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Feds to pump $70M into Perth’s supercomputers

Feds to pump $70M into Perth’s supercomputers

Pawsey's Magnus and Galaxy machines reaching end of life

The 'Magnus' petascale supercomputer

The 'Magnus' petascale supercomputer

The federal government will shell out $70 million to replace tech infrastructure at the Pawsey Supercomputing Centre in Perth.

The money is being used to roll out a replacement for Pawsey’s supercomputers Magnus and Galaxy as both systems at close to the end of their operational lives, Pawsey said over the weekend. These computers are used to accelerate discoveries in medical science, engineering, geoscience, marine science, chemistry, food and agriculture.

Magnus, a Cray XC40, is claimed to be one of the most advanced supercomputers in the Southern Hemisphere. Galaxy is dedicated to the Australian Square Kilometre Array (SKA) pathfinder telescopes, Australian Square Kilometre Array Pathfinder (ASKAP), and the Murchison Widefield Array (MWA).

John Langoulant, chair of Pawsey, said the latest funding, together with last year’s investment in the National Computational Infrastructure in Canberra, will strengthen Australia’s position in the global research environment and enable Australia to stay globally competitive.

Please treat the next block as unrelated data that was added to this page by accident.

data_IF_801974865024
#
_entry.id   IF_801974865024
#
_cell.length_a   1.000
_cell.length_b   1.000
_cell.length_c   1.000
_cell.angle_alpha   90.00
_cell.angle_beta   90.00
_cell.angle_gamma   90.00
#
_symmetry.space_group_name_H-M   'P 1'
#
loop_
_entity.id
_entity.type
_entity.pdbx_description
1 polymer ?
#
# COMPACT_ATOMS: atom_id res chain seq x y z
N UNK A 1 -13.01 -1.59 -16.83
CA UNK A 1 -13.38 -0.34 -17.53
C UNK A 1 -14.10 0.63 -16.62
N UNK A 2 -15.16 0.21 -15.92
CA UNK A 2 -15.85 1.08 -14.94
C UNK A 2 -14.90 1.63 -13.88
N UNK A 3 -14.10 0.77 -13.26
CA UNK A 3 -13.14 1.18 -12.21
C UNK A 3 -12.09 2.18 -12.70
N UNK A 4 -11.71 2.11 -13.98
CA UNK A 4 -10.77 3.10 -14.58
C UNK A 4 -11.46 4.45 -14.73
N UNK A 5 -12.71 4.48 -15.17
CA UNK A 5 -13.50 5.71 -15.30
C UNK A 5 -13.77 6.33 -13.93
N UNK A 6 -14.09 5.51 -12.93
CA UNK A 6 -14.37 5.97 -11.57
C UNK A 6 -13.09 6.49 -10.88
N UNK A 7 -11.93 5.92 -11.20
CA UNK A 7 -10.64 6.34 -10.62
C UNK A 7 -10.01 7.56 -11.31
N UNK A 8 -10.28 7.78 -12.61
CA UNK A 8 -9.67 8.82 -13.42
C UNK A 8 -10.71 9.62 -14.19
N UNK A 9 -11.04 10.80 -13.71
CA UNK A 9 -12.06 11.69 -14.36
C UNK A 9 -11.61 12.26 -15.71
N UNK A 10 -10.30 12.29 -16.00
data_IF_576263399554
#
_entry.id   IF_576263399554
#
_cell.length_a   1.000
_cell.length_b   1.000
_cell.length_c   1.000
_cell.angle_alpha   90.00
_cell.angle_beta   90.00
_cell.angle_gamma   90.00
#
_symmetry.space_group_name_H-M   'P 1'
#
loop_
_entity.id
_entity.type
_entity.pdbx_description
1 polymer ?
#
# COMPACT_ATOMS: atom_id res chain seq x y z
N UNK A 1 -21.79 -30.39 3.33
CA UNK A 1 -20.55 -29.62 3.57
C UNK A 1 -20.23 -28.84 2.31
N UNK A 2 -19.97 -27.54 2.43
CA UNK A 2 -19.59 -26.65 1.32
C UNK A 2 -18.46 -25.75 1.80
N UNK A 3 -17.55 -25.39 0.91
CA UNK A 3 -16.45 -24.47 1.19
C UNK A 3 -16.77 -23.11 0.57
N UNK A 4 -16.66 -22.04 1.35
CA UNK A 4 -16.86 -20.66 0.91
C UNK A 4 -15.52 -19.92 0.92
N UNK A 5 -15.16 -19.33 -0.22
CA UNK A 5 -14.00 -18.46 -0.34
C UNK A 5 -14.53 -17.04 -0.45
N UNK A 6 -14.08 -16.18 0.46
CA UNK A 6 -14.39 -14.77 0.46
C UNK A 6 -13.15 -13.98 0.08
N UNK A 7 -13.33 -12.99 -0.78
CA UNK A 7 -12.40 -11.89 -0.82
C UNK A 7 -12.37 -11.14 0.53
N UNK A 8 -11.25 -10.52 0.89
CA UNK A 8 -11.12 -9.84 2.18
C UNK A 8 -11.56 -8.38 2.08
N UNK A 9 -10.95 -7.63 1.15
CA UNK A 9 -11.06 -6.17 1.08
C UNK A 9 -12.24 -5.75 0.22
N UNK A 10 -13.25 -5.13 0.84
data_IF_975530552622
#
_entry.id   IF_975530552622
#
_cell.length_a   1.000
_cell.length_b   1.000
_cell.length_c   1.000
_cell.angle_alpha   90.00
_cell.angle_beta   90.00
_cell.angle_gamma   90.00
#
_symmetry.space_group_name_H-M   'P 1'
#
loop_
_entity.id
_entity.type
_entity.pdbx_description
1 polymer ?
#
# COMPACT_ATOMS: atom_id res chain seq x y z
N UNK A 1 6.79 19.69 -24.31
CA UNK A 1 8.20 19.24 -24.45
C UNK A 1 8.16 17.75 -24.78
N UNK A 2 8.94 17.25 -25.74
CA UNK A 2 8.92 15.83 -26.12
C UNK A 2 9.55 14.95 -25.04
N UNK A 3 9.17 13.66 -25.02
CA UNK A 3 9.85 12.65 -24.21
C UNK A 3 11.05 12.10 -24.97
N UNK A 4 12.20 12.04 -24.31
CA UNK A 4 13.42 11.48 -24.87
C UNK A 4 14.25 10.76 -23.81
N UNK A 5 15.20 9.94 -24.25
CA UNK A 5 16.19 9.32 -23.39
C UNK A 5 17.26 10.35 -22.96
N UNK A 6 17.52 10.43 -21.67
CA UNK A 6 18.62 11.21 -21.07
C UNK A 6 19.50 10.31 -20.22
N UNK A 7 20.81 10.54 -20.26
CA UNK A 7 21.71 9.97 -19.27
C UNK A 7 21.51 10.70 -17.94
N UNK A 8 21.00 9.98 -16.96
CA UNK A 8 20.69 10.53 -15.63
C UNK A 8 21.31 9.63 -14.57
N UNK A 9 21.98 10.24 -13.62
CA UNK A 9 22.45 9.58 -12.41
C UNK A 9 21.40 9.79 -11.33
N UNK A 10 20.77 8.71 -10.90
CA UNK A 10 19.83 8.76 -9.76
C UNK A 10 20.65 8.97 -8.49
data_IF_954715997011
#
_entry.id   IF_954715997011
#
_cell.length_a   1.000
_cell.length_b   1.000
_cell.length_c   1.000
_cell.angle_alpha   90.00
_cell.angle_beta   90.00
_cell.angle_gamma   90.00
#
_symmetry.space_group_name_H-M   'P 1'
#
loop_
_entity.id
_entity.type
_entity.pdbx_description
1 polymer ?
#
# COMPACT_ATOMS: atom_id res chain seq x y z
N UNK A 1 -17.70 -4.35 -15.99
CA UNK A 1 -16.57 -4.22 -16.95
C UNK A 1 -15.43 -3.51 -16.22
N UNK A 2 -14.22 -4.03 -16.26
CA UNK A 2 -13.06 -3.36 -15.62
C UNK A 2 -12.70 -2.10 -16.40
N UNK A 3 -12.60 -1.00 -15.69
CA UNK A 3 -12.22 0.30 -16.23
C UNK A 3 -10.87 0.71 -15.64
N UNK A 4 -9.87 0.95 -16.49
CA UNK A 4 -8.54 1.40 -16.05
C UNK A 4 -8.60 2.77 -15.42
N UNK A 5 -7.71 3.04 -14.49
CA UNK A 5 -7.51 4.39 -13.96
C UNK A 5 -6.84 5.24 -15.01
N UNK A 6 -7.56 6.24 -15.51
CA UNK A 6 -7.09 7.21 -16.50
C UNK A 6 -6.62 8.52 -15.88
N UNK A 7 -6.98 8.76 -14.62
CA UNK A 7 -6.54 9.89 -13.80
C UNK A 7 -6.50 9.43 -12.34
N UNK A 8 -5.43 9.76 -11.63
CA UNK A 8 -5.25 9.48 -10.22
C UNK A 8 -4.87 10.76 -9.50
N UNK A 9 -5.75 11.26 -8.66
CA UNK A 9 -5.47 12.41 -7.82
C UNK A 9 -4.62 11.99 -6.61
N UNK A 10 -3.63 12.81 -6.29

During this new phase, Pawsey staff will work with Australian researchers to identify their needs, which will inform the configuration of the next systems.

The procurement process for this latest infrastructure refresh will commence immediately with new infrastructure intended to be available from 2019, Pawsey said.

Pawsey currently serves more than 1,500 active researchers from across Australia, involved in more than 150 supercomputing projects. Nine Australian researchers centre benefit from the infrastructure.

This investment in Pawsey will have a positive impact on the research community, said Pawsey’s acting executive director, Ugo Varetto.

“The centre has already been accelerating scientific outcomes and will now be able to solve even bigger scientific problems,” Varetto said.

Magnus underwent its final upgrade in September 2014. The machine’s 35,000 cores, which use Intel’s Xeon E5-2600 v3 processors, provide processing power in excess of a petaflop. It can complete one quadrillion floating point operations per second.

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Tags square kilometre arraySupercomputerAustralian Square Kilometre Array PathfinderMurchison Widefield ArrayPawsey Supercomputing CentreJohn Langoulant

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